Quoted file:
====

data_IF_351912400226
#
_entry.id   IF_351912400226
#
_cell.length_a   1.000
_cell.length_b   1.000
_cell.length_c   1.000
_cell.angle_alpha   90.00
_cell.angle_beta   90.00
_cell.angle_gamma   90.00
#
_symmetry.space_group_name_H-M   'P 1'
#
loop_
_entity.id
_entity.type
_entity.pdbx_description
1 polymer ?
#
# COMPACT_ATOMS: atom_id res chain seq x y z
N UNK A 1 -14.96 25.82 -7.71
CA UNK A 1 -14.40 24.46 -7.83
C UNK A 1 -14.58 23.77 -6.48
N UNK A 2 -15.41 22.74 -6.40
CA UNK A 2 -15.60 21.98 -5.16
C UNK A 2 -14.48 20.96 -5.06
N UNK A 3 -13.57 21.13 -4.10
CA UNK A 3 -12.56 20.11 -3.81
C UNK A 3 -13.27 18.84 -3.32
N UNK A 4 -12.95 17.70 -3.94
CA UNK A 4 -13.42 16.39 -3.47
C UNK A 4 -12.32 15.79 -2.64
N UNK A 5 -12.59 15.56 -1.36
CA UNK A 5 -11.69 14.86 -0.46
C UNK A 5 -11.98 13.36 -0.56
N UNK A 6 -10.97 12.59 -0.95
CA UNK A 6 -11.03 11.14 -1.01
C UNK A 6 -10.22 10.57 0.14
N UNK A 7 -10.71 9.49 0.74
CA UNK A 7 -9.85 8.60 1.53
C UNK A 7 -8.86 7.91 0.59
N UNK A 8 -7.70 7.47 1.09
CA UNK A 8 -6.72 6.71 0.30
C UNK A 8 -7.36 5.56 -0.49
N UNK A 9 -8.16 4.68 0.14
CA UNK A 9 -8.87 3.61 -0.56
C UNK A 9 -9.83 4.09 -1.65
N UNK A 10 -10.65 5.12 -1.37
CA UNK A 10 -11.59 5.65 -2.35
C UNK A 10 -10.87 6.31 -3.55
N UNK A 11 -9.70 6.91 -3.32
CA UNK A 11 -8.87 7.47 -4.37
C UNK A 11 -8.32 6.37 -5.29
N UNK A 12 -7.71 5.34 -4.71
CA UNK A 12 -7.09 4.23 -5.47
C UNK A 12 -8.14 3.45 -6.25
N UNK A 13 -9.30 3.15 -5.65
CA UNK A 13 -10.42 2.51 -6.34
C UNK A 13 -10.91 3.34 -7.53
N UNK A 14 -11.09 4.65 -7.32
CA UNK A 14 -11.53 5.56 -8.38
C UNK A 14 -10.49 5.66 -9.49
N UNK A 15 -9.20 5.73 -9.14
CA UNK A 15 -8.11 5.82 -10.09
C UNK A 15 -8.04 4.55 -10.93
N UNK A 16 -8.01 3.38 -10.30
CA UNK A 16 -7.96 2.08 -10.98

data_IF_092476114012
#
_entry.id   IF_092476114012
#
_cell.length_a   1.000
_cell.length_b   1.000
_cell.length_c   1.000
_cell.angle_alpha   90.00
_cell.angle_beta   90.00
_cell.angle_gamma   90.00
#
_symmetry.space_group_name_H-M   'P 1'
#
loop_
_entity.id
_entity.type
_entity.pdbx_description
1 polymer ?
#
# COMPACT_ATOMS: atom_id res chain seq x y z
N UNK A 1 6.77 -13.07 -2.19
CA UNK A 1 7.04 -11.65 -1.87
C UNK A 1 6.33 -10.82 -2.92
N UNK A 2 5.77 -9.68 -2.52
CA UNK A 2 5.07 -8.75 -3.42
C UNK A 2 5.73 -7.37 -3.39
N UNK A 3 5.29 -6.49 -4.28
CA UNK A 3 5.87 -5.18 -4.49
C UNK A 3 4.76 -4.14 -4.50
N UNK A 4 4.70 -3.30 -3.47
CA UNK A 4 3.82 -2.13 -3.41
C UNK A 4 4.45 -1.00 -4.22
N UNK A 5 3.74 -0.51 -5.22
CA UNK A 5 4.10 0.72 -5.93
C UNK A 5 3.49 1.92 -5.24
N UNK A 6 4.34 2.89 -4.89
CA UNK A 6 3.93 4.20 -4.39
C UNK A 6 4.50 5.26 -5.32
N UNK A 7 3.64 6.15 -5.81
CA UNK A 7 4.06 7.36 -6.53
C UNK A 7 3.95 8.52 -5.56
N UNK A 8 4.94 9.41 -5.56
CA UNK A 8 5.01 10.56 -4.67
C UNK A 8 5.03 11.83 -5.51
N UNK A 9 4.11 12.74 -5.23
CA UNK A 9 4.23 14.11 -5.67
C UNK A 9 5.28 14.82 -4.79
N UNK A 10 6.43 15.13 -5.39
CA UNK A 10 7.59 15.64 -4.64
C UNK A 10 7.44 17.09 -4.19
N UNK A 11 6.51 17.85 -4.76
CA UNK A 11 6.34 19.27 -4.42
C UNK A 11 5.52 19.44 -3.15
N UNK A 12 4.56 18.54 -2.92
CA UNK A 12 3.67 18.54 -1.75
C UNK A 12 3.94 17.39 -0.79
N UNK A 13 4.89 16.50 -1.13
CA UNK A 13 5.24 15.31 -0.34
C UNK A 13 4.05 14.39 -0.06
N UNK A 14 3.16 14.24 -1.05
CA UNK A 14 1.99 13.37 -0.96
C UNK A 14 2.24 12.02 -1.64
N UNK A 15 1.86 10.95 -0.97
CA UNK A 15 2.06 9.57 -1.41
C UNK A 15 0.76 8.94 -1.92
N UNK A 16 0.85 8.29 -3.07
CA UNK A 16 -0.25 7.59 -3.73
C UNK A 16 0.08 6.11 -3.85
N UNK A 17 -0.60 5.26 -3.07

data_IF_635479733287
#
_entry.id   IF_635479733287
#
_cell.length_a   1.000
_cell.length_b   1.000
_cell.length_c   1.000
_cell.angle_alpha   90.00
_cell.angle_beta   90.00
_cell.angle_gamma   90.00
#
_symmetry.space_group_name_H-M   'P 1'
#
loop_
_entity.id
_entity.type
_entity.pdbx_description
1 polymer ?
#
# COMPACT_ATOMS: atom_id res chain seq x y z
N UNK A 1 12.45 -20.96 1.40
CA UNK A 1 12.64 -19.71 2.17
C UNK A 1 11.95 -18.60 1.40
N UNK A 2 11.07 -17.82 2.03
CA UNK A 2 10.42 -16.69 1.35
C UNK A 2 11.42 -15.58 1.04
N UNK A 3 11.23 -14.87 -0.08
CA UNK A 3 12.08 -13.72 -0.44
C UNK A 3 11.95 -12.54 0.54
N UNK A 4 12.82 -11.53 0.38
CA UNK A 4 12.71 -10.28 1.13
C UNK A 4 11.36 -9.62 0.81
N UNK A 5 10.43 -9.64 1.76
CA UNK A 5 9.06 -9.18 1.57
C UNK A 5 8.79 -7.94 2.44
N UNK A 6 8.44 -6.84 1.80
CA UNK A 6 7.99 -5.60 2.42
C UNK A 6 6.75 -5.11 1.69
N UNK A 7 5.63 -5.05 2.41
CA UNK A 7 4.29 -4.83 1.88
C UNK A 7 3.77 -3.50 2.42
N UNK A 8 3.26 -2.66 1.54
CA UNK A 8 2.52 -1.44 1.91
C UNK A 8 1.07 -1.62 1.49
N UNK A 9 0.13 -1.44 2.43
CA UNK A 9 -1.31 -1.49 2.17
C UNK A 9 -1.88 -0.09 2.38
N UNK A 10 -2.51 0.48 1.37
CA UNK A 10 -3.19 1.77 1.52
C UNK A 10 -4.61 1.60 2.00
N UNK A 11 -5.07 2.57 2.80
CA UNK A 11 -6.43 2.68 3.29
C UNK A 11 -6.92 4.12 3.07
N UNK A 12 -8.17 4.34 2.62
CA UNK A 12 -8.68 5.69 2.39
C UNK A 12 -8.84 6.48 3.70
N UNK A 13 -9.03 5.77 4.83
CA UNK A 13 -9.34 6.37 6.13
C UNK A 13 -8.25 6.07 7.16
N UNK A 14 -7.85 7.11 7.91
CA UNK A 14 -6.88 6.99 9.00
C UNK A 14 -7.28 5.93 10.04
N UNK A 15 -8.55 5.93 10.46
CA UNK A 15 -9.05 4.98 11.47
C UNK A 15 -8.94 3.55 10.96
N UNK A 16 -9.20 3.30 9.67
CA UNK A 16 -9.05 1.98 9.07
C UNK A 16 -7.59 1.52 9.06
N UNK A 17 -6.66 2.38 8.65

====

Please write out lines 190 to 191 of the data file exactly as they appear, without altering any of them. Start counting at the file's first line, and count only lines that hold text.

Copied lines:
N UNK A 12 -8.17 4.34 2.62
CA UNK A 12 -8.68 5.69 2.39